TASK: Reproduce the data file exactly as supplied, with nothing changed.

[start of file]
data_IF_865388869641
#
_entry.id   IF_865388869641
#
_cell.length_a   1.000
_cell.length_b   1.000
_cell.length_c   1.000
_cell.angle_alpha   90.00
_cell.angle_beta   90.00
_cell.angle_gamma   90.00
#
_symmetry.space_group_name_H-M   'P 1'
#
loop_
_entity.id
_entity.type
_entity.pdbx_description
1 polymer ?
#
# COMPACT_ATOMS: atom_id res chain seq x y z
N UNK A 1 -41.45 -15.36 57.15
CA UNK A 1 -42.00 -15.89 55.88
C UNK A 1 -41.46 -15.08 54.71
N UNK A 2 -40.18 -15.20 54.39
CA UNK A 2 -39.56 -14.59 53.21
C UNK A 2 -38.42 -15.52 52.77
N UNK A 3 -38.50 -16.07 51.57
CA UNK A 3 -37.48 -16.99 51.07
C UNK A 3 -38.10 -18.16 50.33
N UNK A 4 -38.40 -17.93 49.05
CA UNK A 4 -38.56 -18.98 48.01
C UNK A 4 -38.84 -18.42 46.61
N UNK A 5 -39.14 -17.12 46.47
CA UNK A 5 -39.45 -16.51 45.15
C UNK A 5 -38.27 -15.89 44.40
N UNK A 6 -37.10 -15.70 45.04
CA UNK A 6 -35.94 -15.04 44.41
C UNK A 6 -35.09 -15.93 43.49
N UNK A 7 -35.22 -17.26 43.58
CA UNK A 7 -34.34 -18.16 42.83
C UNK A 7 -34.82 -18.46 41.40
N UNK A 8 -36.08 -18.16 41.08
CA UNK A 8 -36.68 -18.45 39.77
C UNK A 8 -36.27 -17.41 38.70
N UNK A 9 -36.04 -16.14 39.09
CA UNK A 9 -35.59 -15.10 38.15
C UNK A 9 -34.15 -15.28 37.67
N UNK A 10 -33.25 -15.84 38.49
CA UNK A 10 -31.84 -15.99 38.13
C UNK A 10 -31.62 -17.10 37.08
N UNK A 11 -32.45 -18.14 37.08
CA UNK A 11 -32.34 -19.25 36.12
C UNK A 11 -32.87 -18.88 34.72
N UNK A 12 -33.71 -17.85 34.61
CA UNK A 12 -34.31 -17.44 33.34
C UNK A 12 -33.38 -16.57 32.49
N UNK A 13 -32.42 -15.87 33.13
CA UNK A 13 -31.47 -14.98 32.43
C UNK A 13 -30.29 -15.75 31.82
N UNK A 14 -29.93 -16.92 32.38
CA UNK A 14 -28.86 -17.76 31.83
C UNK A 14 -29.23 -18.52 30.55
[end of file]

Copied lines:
data_IF_865388869641
#
_entry.id   IF_865388869641
#
_cell.length_a   1.000
_cell.length_b   1.000
_cell.length_c   1.000
_cell.angle_alpha   90.00
_cell.angle_beta   90.00
_cell.angle_gamma   90.00
#
_symmetry.space_group_name_H-M   'P 1'
#
loop_
_entity.id
_entity.type
_entity.pdbx_description
1 polymer ?
#
# COMPACT_ATOMS: atom_id res chain seq x y z
N UNK A 1 -41.45 -15.36 57.15
CA UNK A 1 -42.00 -15.89 55.88
C UNK A 1 -41.46 -15.08 54.71
N UNK A 2 -40.18 -15.20 54.39
CA UNK A 2 -39.56 -14.59 53.21
C UNK A 2 -38.42 -15.52 52.77
N UNK A 3 -38.50 -16.07 51.57
CA UNK A 3 -37.48 -16.99 51.07
C UNK A 3 -38.10 -18.16 50.33
N UNK A 4 -38.40 -17.93 49.05
CA UNK A 4 -38.56 -18.98 48.01
C UNK A 4 -38.84 -18.42 46.61
N UNK A 5 -39.14 -17.12 46.47
CA UNK A 5 -39.45 -16.51 45.15
C UNK A 5 -38.27 -15.89 44.40
N UNK A 6 -37.10 -15.70 45.04
CA UNK A 6 -35.94 -15.04 44.41
C UNK A 6 -35.09 -15.93 43.49
N UNK A 7 -35.22 -17.26 43.58
CA UNK A 7 -34.34 -18.16 42.83
C UNK A 7 -34.82 -18.46 41.40
N UNK A 8 -36.08 -18.16 41.08
CA UNK A 8 -36.68 -18.45 39.77
C UNK A 8 -36.27 -17.41 38.70
N UNK A 9 -36.04 -16.14 39.09
CA UNK A 9 -35.59 -15.10 38.15
C UNK A 9 -34.15 -15.28 37.67
N UNK A 10 -33.25 -15.84 38.49
CA UNK A 10 -31.84 -15.99 38.13
C UNK A 10 -31.62 -17.10 37.08
N UNK A 11 -32.45 -18.14 37.08
CA UNK A 11 -32.34 -19.25 36.12
C UNK A 11 -32.87 -18.88 34.72
N UNK A 12 -33.71 -17.85 34.61
CA UNK A 12 -34.31 -17.44 33.34
C UNK A 12 -33.38 -16.57 32.49
N UNK A 13 -32.42 -15.87 33.13
CA UNK A 13 -31.47 -14.98 32.43
C UNK A 13 -30.29 -15.75 31.82
N UNK A 14 -29.93 -16.92 32.38
CA UNK A 14 -28.86 -17.76 31.83
C UNK A 14 -29.23 -18.52 30.55